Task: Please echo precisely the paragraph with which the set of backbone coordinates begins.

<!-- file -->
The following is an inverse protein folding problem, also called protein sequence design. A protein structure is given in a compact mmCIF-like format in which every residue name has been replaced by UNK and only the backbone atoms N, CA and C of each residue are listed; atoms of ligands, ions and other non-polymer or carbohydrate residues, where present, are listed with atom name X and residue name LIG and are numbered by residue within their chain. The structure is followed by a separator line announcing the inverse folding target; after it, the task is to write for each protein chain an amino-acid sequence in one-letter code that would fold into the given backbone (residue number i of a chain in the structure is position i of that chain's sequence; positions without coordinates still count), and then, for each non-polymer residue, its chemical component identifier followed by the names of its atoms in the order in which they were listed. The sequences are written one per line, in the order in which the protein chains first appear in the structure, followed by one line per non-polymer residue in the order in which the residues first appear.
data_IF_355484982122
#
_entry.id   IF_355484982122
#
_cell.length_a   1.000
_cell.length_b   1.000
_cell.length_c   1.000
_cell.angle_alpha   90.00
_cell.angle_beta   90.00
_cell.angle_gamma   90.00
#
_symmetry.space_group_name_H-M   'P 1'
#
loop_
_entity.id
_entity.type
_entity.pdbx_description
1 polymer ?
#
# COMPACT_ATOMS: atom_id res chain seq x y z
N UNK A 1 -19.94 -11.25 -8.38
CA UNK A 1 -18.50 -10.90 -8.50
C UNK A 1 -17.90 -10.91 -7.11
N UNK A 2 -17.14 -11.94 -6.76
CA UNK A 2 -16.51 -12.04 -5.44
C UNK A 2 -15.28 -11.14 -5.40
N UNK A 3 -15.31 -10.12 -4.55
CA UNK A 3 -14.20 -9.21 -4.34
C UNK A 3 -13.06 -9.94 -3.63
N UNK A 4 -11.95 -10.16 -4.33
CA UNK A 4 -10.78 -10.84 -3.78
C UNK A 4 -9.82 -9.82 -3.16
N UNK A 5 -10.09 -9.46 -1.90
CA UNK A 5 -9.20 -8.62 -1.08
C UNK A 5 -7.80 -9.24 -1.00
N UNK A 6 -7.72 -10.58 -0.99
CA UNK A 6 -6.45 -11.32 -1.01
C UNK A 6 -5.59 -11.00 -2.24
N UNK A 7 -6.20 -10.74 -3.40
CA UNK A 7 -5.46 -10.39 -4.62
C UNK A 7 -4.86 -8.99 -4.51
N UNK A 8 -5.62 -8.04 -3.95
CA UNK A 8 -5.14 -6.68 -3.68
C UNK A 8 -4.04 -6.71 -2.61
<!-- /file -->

The following is an inverse protein folding problem, also called protein sequence design. A protein structure is given in a compact mmCIF-like format in which every residue name has been replaced by UNK and only the backbone atoms N, CA and C of each residue are listed; atoms of ligands, ions and other non-polymer or carbohydrate residues, where present, are listed with atom name X and residue name LIG and are numbered by residue within their chain. The structure is followed by a separator line announcing the inverse folding target; after it, the task is to write for each protein chain an amino-acid sequence in one-letter code that would fold into the given backbone (residue number i of a chain in the structure is position i of that chain's sequence; positions without coordinates still count), and then, for each non-polymer residue, its chemical component identifier followed by the names of its atoms in the order in which they were listed. The sequences are written one per line, in the order in which the protein chains first appear in the structure, followed by one line per non-polymer residue in the order in which the residues first appear.